Welcome to The Best Lack All Conviction Blog
This blog is not about anything other than the things I want to write about.
For a long time this blog tried to be about darts and may yet again talk about darts
but for now it is about whatever suits my fancy.
If that entertains, engages or inspires you, then I guess we are in good company.
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Please following her page and showing her some support. She has been having a tough time since our mother passed due to cancer.
Hot on the heels of a couple of great chats with Jeff Smith and Adam Stella I had a chance to chat with another up and coming canadian darter, and it looks like he just might take off like a rocket. He is passionate and articulate, and I hope you all enjoy my conversation with him.
Tblacblog: First of all, congratulations on securing a major sponsorship deal with Winmau. As a young (22 year old?) North American player that is a pretty big accomplishment!
On your road to getting there, I think is obviously your performance in Las Vegas. I am sure by now you have heard PDC Chairman Barry Hearn's commentary about your play during your match with Dave Cameron. Obviously, Barry has to sell the brand, but clearly Mr. Hearn was impressed by what he saw in your potential. I can imagine that this would be a boost to your confidence, but does it also add some pressure, and if so, do you welcome the pressure and how do you handle it?
Dawson: It just makes the whole experience more fun for me. I love doing what I’m doing and I’m really just enjoying the whole process of becoming a professional. I always enjoy pressure, especially when it’s coming from a good place. I just make sure to prepare myself well for the task at hand and just get on with it. Handling pressure situations is the biggest part of playing darts professionally, so I’m definitely doing what I can to handle it in the best way possible to give myself the best chance of being a top ranked professional one day.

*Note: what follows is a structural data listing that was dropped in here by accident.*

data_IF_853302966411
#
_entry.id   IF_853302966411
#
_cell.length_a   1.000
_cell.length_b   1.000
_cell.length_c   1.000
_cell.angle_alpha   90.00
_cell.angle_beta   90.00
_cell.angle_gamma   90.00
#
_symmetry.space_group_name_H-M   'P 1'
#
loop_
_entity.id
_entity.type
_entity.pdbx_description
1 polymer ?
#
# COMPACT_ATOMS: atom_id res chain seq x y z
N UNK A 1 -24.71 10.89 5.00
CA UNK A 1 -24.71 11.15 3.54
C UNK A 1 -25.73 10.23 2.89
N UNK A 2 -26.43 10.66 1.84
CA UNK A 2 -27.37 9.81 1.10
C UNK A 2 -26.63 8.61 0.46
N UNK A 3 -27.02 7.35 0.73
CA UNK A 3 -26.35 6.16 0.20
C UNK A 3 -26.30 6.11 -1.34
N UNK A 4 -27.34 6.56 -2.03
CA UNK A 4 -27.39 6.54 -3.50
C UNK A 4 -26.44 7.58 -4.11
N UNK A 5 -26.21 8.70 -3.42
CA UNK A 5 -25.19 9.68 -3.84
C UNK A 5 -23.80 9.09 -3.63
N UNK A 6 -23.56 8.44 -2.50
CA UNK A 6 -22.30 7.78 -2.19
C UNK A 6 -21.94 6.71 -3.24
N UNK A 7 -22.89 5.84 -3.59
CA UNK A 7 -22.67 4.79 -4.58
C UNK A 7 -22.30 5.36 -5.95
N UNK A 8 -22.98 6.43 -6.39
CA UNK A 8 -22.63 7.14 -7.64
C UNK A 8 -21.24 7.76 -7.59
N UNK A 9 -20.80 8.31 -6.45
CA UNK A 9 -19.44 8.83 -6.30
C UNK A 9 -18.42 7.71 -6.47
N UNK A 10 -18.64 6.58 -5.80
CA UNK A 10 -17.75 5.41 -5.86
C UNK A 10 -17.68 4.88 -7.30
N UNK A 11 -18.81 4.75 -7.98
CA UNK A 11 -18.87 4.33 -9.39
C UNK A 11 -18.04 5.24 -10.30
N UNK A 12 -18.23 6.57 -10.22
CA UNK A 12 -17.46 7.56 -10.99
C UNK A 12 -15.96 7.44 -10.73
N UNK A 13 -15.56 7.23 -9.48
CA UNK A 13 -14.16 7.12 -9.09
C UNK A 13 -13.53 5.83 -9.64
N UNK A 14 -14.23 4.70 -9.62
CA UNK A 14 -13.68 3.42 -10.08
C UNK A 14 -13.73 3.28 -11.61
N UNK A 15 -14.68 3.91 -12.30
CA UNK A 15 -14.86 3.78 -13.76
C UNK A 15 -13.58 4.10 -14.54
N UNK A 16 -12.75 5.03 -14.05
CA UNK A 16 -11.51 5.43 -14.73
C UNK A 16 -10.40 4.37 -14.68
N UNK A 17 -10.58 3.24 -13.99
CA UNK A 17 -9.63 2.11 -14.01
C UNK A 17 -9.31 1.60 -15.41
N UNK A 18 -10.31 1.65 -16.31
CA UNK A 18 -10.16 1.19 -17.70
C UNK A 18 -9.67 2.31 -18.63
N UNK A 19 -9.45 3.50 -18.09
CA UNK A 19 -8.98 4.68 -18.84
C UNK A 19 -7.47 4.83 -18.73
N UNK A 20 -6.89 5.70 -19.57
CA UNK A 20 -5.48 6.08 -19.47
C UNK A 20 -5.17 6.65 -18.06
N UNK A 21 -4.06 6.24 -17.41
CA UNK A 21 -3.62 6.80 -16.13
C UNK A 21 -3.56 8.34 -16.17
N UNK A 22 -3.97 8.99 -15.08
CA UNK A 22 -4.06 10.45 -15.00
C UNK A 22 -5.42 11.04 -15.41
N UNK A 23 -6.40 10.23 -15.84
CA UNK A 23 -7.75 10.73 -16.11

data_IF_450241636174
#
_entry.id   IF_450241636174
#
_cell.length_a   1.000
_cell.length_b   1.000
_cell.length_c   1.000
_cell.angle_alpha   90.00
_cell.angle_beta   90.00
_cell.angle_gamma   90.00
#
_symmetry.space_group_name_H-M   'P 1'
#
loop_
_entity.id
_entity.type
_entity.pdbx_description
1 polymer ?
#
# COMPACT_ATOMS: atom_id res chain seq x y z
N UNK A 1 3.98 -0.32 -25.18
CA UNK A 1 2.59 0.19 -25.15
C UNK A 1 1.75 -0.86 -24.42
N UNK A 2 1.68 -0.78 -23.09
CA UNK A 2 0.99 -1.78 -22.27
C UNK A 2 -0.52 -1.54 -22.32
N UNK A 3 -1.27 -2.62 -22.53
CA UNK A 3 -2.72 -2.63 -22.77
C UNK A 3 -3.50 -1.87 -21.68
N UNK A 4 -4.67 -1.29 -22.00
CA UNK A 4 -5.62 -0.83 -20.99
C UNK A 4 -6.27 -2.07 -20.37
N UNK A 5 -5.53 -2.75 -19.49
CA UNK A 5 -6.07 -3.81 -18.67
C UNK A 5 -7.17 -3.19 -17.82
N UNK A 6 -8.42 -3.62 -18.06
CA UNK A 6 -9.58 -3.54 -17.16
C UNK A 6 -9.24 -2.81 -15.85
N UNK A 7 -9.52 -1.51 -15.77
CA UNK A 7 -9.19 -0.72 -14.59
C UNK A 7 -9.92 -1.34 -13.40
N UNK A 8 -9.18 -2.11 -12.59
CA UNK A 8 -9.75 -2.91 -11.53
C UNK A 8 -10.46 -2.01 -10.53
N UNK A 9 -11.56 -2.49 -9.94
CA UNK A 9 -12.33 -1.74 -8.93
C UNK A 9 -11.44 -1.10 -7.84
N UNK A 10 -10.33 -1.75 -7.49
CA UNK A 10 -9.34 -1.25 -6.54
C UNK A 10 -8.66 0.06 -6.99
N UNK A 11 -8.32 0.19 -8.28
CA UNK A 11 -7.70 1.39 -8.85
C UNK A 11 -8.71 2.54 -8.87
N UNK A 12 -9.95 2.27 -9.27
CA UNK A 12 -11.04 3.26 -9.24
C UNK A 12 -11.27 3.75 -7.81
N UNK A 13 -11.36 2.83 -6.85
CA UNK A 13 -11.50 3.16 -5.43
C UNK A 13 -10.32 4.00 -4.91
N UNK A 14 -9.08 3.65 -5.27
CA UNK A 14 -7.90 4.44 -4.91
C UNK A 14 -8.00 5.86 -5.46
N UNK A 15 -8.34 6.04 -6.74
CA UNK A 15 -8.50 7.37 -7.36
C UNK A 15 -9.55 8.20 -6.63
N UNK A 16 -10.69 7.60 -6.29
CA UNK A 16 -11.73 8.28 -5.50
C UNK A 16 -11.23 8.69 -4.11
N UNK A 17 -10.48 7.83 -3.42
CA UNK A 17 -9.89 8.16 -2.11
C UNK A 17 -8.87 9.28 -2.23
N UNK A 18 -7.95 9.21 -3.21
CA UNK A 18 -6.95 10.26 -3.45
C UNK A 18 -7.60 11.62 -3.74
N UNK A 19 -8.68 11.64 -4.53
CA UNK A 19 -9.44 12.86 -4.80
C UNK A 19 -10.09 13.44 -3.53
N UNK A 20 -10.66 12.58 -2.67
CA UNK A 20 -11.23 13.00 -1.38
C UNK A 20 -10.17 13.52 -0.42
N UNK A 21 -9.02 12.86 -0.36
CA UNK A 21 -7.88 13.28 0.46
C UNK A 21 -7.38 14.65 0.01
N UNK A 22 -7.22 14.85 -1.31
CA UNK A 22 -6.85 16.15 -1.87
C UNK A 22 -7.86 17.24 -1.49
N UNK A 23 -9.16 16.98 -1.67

Tblacblog: Well now that you have a new sponsor, and that you will be living full timer in the U.K. to pursue darts, what is the thing you would most like to improve and/or correct in your game?
..and speaking of new sponsors how did that happen? is it something you were expecting or was it a big surprise?
Dawson: Basically I’d like to win more and beat more people. At this point for me, I’m constantly working on upping my game and my averages with different practice routines to improve my game all around.
The sponsors started coming aboard after my TV debut in Vegas, but my manager Will with ZWA sports management came on earlier this year before Vegas. I’ve been playing really well overseas now and a lot of people have started to take notice I think. Unfortunately just haven’t had my big, big break yet but that will just come with time.
Tblacblog: OK, by saying you are using practice games to bring up your averages, does that mean that it is essentially a system of improvement by doing, and that you don't specifically focus on individual mechanics like keeping your elbow level and keeping your stroke consistent and all that, maybe developing on the more intuitive/natural side of things, or am I reading too much into that?
Dawson: When it comes to mechanics, I’ve been playing long enough that it comes second nature to me now. Sometime you can pick up bad habits which are important to take care of right away. I’ll usually do this by dedicating a few hours in practice to fixing it and it will go back to normal.
Tblacblog: So are you great at darts because you love it, or do you love darts because you are great at it, and as a follow up to that, at what point did you know that darts was it for you?